"Teachers are widely recognized as the single most influential factor in students' academic success. Yet, urban, rural, disadvantaged and other high-need schools face challenges in recruiting highly qualified teachers, particularly in math and science. These grants enable high-need districts to tap the pool of talented professionals from noneducation backgrounds to help meet their teaching needs as well as the needs of their students." Did you catch that? There aren't enough teachers, so George Bush spent $12 million trying to train new ones.

In case you're wondering, that money went to 12 states and Illinois wasn't one of them. Bush's home state of Texas got $2.5 million.

By the way, some facts about Carpentersville D300.

In their low-poverty schools, teachers have an average of 11 years experience, two-thirds have a Master's degree or better, and 99.8 percent of classes are taught by teachers who are rated highly qualified.

But, in their high-poverty schools, teachers have an average of only 8 years experience, only half have advanced degrees, and 1 in 20 classrooms have teachers who aren't highly qualified.

Please tell me how you blame teacher tenure for that glaring discrepancy WITHIN a school district.

Pat Collins 5:39 PM  

If by tenure in industry you mean VP tenure, even they get whacked, but usually after LOTS of others get whacked. A closer analogy would be tenure for adminisrators only.

I don't blame it on tenure. Its one reason I support lower immigration. We don't need to import poverty.

I said that they get replacements easily.

I know someone who had a daughter DROP from that district. Tenure had nothing to do with it, but they replaced her very quickly.

So, you now believe the Bush Admin?:)

Yellow Dog Democrat 6:09 PM  

Pat -

You better believe there's tenure in management, but you don't hear Republicans calling for the CEO's of failing companies to get fired, do you?

I blame the fact that some school districts have a harder time attracting teachers on the fact that they have poorer students and fewer resources too. That's why i support education funding reform and merit pay for teachers who are willing to take on the challenge of teaching in struggling communities, and to help us compete with the rest of the economy to fill shortages in math, science, special education and computer sciences.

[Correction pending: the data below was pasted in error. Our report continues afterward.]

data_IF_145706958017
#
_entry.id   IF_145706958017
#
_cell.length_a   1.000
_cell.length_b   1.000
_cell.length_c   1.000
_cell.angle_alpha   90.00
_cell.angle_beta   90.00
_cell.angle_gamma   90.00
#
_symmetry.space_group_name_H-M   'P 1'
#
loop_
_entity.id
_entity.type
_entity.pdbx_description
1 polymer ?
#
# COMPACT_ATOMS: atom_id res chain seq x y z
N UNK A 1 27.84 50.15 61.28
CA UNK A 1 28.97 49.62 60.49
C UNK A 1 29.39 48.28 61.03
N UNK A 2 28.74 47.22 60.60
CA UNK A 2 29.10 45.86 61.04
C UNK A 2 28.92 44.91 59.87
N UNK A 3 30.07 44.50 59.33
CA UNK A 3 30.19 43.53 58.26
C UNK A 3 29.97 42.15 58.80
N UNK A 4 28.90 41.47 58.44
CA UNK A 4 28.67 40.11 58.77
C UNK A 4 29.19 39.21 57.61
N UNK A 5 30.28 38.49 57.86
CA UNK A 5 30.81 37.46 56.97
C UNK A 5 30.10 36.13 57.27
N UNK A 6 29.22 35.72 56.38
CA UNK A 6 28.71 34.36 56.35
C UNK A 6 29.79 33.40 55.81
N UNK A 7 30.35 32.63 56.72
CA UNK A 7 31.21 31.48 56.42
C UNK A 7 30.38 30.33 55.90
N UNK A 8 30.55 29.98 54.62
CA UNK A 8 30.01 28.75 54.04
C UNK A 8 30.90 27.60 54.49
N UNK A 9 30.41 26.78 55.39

But if you honestly believe that immigration is the cause of all poverty in America, you're deluded. The majority of poor people in America are white, and a majority don't live in the inner cities that Republicans love to demonize, they live outside of them. And there are far more poor people in the Republican-controlled South than any other region of the state. All according to the most recent report from the U.S. Census.

I don't necessarily believe George Bush, but thought you would. There is tons of independent research that confirms it. But you know the old saying, even a broken watch is right twice a day.

Extreme Wisdom 7:14 PM  

If we fire thousands of teachers, who does Reeder propose we replace them with?

Get rid of certification and union clout, and 10s of 1000s of people will enter the field to teach.

Teaching need not be a 25-30 year career to convey content. As a matter of fact, a class of people self-selecting for job security, pensions and benefits are exactly the WRONG type of people to be in that position.

Do you need a great deal of talent to teach AP physics? Almost certainly.

But if a $30 DVD can teach a kid to read (and it probably can), then why are we paying a tenured pensioneer over $40K to do so?
_____

Teachers are widely recognized as the single most influential factor in students' academic success.

What a frightening thought, and on 2 fronts. First, the quality of people teaching are "self-selected" to be less interested in their avocation than in the "job-security."

Second, if true, it shows a shocking decline in the quality of parenting.
___

All the focus on teachers is somewhat valuable, IF you think in terms of 100s of different styles, curricula, and school structures.

In this environment, 100% protection/insulation from the consumer, zero accountability for results, and a bureaucratic maze that pushes around billions of dollars and tons of paper in a game of politics for adults, it is no wonder that the only place you can find a good education is in the ritzy suburbs, and even there, at too high a price.

In a rational world, even the concept of tenure in K-12 would be absurd.